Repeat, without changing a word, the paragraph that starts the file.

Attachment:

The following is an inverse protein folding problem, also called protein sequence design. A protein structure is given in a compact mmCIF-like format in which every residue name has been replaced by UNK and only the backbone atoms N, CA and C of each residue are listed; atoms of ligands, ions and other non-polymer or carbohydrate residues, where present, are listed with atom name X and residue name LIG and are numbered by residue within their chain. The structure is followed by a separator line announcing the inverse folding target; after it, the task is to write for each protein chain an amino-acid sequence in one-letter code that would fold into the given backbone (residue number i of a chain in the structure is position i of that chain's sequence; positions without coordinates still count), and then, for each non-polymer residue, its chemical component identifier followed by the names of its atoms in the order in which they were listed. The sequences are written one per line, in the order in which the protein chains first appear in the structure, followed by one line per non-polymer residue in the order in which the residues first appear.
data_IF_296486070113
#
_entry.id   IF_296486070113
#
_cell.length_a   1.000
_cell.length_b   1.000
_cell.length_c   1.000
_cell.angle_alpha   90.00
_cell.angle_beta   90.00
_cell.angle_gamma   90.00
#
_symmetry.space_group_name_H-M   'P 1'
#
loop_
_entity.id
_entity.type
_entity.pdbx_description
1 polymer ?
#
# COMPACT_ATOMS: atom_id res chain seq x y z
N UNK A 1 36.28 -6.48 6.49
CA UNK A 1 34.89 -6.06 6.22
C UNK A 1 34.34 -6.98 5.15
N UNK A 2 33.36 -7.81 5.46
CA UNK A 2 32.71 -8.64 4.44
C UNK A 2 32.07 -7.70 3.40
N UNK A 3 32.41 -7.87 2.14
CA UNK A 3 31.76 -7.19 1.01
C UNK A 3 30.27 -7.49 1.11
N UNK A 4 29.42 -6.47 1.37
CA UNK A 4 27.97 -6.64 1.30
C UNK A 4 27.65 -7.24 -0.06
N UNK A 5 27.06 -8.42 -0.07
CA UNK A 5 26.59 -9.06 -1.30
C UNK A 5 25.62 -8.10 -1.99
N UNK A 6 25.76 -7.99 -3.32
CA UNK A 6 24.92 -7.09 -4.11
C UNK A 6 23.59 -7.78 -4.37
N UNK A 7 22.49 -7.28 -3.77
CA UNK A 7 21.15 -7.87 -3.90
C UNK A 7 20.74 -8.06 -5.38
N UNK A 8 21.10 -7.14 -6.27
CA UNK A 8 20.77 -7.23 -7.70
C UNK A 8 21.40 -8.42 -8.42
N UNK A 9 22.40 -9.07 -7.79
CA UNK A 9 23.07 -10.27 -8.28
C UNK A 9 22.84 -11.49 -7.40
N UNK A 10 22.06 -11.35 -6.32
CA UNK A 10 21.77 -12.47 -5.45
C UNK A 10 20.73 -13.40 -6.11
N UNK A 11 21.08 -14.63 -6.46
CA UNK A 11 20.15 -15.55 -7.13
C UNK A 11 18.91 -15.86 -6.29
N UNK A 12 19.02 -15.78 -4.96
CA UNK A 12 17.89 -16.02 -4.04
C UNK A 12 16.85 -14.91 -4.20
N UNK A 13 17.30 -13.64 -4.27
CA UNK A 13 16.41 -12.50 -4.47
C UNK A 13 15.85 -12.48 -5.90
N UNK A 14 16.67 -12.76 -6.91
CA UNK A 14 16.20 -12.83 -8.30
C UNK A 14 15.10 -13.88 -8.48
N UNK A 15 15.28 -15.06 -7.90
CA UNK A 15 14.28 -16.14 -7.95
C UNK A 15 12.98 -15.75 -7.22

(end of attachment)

The following is an inverse protein folding problem, also called protein sequence design. A protein structure is given in a compact mmCIF-like format in which every residue name has been replaced by UNK and only the backbone atoms N, CA and C of each residue are listed; atoms of ligands, ions and other non-polymer or carbohydrate residues, where present, are listed with atom name X and residue name LIG and are numbered by residue within their chain. The structure is followed by a separator line announcing the inverse folding target; after it, the task is to write for each protein chain an amino-acid sequence in one-letter code that would fold into the given backbone (residue number i of a chain in the structure is position i of that chain's sequence; positions without coordinates still count), and then, for each non-polymer residue, its chemical component identifier followed by the names of its atoms in the order in which they were listed. The sequences are written one per line, in the order in which the protein chains first appear in the structure, followed by one line per non-polymer residue in the order in which the residues first appear.